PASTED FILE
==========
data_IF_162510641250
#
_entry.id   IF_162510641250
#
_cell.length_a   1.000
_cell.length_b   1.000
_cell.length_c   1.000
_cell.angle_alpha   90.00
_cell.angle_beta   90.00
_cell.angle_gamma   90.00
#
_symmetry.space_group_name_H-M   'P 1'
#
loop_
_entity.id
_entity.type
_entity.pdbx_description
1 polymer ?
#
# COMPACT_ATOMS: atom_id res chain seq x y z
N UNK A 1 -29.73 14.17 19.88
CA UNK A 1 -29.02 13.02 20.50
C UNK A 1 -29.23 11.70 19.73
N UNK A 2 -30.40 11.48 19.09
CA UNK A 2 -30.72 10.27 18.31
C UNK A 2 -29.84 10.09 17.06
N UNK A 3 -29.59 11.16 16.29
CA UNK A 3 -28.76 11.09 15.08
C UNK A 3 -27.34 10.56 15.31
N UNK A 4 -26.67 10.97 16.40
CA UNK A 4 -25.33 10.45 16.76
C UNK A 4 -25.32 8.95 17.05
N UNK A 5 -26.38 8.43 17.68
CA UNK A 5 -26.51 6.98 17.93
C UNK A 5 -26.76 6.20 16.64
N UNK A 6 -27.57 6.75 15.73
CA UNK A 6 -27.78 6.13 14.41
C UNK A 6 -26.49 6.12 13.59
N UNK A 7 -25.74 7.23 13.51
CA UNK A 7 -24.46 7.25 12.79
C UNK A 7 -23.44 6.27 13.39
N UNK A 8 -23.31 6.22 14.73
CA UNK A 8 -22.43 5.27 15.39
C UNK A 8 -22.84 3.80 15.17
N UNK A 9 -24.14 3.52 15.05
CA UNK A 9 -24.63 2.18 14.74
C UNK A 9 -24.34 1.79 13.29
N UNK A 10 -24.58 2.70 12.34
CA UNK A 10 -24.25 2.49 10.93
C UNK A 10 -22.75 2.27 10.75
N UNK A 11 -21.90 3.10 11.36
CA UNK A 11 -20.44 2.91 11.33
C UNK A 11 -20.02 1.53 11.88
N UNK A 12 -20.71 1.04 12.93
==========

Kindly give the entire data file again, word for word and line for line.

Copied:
data_IF_162510641250
#
_entry.id   IF_162510641250
#
_cell.length_a   1.000
_cell.length_b   1.000
_cell.length_c   1.000
_cell.angle_alpha   90.00
_cell.angle_beta   90.00
_cell.angle_gamma   90.00
#
_symmetry.space_group_name_H-M   'P 1'
#
loop_
_entity.id
_entity.type
_entity.pdbx_description
1 polymer ?
#
# COMPACT_ATOMS: atom_id res chain seq x y z
N UNK A 1 -29.73 14.17 19.88
CA UNK A 1 -29.02 13.02 20.50
C UNK A 1 -29.23 11.70 19.73
N UNK A 2 -30.40 11.48 19.09
CA UNK A 2 -30.72 10.27 18.31
C UNK A 2 -29.84 10.09 17.06
N UNK A 3 -29.59 11.16 16.29
CA UNK A 3 -28.76 11.09 15.08
C UNK A 3 -27.34 10.56 15.31
N UNK A 4 -26.67 10.97 16.40
CA UNK A 4 -25.33 10.45 16.76
C UNK A 4 -25.32 8.95 17.05
N UNK A 5 -26.38 8.43 17.68
CA UNK A 5 -26.51 6.98 17.93
C UNK A 5 -26.76 6.20 16.64
N UNK A 6 -27.57 6.75 15.73
CA UNK A 6 -27.78 6.13 14.41
C UNK A 6 -26.49 6.12 13.59
N UNK A 7 -25.74 7.23 13.51
CA UNK A 7 -24.46 7.25 12.79
C UNK A 7 -23.44 6.27 13.39
N UNK A 8 -23.31 6.22 14.73
CA UNK A 8 -22.43 5.27 15.39
C UNK A 8 -22.84 3.80 15.17
N UNK A 9 -24.14 3.52 15.05
CA UNK A 9 -24.63 2.18 14.74
C UNK A 9 -24.34 1.79 13.29
N UNK A 10 -24.58 2.70 12.34
CA UNK A 10 -24.25 2.49 10.93
C UNK A 10 -22.75 2.27 10.75
N UNK A 11 -21.90 3.10 11.36
CA UNK A 11 -20.44 2.91 11.33
C UNK A 11 -20.02 1.53 11.88
N UNK A 12 -20.71 1.04 12.93